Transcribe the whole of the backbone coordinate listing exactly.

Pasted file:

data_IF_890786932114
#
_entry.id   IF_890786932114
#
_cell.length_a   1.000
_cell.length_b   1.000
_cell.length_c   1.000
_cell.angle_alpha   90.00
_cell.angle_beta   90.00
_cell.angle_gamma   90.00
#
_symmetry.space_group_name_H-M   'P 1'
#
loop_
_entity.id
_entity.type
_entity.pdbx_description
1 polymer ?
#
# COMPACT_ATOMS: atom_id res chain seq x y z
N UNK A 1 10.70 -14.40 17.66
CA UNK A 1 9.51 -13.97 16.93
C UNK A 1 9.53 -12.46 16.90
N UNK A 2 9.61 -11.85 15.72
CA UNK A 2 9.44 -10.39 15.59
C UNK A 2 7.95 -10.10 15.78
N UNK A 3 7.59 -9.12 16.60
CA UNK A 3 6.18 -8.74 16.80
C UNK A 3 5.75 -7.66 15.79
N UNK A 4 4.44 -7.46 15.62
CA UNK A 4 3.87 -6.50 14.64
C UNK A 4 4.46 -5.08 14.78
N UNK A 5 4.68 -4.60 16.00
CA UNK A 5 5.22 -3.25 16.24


data_IF_890786932114
#
_entry.id   IF_890786932114
#
_cell.length_a   1.000
_cell.length_b   1.000
_cell.length_c   1.000
_cell.angle_alpha   90.00
_cell.angle_beta   90.00
_cell.angle_gamma   90.00
#
_symmetry.space_group_name_H-M   'P 1'
#
loop_
_entity.id
_entity.type
_entity.pdbx_description
1 polymer ?
#
# COMPACT_ATOMS: atom_id res chain seq x y z
N UNK A 1 10.70 -14.40 17.66
CA UNK A 1 9.51 -13.97 16.93
C UNK A 1 9.53 -12.46 16.90
N UNK A 2 9.61 -11.85 15.72
CA UNK A 2 9.44 -10.39 15.59
C UNK A 2 7.95 -10.10 15.78
N UNK A 3 7.59 -9.12 16.60
CA UNK A 3 6.18 -8.74 16.80
C UNK A 3 5.75 -7.66 15.79
N UNK A 4 4.44 -7.46 15.62
CA UNK A 4 3.87 -6.50 14.64
C UNK A 4 4.46 -5.08 14.78
N UNK A 5 4.68 -4.60 16.00
CA UNK A 5 5.22 -3.25 16.24